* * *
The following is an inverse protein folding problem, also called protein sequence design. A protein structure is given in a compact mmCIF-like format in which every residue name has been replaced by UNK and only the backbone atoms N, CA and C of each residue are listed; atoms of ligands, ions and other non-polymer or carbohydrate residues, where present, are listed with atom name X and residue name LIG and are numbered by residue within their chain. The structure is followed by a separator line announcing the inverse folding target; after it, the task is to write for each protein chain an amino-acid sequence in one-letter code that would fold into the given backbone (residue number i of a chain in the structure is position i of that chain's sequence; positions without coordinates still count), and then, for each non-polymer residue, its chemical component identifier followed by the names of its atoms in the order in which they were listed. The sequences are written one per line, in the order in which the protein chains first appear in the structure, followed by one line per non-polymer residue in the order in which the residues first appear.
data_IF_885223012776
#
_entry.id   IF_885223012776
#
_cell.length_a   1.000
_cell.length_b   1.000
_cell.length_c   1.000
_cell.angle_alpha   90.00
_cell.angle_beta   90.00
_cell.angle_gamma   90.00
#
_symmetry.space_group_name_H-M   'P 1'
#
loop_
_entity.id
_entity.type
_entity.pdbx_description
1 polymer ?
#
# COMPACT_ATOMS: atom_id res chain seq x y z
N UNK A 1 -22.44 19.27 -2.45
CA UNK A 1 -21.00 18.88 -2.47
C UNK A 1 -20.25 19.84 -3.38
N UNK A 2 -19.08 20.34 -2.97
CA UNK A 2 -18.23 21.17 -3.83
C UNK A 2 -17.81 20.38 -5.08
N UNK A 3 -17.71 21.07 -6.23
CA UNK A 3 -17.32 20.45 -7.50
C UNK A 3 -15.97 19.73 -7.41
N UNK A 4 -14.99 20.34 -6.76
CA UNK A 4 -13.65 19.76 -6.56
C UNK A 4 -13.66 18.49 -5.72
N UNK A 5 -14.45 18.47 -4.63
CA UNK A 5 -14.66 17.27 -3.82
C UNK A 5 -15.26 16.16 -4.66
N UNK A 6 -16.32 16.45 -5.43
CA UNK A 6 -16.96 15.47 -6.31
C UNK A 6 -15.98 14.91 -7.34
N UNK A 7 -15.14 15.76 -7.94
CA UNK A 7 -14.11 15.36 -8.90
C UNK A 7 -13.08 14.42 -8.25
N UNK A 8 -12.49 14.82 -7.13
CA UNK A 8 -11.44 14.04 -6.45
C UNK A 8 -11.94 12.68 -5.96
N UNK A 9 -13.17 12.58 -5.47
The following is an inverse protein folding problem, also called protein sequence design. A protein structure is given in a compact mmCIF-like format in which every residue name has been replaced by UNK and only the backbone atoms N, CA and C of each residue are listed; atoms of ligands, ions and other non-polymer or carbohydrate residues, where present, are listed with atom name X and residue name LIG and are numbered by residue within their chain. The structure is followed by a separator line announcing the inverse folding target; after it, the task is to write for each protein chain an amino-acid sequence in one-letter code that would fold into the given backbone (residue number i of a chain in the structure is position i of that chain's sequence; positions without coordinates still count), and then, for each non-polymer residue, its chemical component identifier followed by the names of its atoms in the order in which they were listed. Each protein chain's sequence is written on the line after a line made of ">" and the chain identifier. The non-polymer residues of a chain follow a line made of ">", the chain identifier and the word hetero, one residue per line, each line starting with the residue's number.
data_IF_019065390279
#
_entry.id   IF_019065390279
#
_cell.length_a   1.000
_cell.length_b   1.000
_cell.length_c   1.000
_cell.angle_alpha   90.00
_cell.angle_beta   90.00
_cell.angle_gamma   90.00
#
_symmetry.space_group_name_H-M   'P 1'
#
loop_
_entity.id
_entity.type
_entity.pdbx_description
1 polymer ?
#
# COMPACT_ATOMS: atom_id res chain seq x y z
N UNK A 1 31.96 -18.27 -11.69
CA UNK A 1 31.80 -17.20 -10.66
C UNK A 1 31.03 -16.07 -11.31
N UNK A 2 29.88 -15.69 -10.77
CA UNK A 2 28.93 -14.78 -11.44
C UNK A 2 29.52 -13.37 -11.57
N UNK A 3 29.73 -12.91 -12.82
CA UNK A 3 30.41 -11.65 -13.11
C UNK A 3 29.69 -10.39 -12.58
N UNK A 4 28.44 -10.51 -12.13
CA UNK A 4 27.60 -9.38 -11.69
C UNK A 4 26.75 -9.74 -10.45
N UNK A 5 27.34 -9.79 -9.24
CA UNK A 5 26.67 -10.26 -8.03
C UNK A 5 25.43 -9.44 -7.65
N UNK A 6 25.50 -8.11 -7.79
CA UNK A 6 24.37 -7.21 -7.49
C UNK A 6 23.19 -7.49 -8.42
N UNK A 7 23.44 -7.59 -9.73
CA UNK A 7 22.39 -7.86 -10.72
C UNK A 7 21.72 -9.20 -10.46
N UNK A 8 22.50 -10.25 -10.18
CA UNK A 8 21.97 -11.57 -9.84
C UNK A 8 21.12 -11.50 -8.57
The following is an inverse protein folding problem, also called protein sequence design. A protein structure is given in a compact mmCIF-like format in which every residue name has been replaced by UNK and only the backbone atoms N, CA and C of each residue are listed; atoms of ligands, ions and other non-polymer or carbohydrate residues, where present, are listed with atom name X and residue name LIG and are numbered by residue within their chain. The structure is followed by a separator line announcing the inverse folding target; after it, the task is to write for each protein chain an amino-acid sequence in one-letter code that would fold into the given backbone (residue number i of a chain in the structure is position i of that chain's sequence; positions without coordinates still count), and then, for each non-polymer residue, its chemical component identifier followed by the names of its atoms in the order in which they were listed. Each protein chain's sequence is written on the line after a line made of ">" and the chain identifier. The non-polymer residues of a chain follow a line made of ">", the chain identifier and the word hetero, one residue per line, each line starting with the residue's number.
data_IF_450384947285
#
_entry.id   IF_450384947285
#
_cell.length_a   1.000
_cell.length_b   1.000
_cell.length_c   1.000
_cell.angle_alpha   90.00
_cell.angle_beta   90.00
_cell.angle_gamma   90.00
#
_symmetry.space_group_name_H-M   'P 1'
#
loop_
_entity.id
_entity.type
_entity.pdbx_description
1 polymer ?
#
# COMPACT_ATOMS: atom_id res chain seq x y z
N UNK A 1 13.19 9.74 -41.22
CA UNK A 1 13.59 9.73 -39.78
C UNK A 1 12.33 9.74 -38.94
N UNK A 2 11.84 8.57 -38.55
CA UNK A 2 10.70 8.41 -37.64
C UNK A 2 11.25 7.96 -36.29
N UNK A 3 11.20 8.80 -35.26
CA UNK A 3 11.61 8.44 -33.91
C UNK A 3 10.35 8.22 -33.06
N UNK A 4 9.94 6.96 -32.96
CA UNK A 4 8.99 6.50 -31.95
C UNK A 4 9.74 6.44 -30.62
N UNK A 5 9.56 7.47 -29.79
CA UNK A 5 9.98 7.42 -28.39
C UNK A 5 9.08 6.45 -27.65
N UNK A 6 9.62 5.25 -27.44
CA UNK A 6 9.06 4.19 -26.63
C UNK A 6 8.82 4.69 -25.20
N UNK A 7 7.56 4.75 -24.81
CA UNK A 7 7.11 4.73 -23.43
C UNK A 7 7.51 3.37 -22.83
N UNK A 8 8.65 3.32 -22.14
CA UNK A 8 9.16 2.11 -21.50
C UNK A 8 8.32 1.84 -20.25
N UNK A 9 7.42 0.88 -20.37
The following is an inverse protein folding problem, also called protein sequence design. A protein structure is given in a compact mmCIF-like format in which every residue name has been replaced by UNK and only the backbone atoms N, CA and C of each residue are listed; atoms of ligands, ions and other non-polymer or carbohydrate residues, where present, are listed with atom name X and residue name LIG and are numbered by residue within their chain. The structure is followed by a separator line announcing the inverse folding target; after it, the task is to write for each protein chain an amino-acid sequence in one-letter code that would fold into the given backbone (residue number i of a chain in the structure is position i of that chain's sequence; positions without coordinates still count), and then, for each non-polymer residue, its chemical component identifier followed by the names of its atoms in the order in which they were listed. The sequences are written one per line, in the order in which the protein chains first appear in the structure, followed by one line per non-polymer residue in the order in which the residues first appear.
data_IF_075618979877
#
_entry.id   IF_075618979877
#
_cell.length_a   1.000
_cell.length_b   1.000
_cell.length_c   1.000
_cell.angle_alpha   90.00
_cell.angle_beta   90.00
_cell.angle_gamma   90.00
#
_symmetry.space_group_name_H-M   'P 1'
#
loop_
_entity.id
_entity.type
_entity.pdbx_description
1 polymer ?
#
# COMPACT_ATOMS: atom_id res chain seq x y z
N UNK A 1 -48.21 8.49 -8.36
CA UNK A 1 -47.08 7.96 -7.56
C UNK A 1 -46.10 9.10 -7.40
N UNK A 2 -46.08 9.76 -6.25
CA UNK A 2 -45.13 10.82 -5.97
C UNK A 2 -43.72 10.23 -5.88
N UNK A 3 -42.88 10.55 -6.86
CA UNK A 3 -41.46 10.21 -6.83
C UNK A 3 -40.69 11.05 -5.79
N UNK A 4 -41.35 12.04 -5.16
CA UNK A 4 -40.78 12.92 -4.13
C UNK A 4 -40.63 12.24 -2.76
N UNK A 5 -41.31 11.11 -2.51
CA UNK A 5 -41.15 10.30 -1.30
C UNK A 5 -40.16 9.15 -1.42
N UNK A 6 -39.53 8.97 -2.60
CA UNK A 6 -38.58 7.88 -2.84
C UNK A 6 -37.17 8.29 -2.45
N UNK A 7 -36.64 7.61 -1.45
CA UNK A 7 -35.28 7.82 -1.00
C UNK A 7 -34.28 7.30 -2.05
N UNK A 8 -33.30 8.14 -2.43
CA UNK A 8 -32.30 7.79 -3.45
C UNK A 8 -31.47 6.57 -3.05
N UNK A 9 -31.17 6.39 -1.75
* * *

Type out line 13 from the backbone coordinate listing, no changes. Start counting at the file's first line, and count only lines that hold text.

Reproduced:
_symmetry.space_group_name_H-M   'P 1'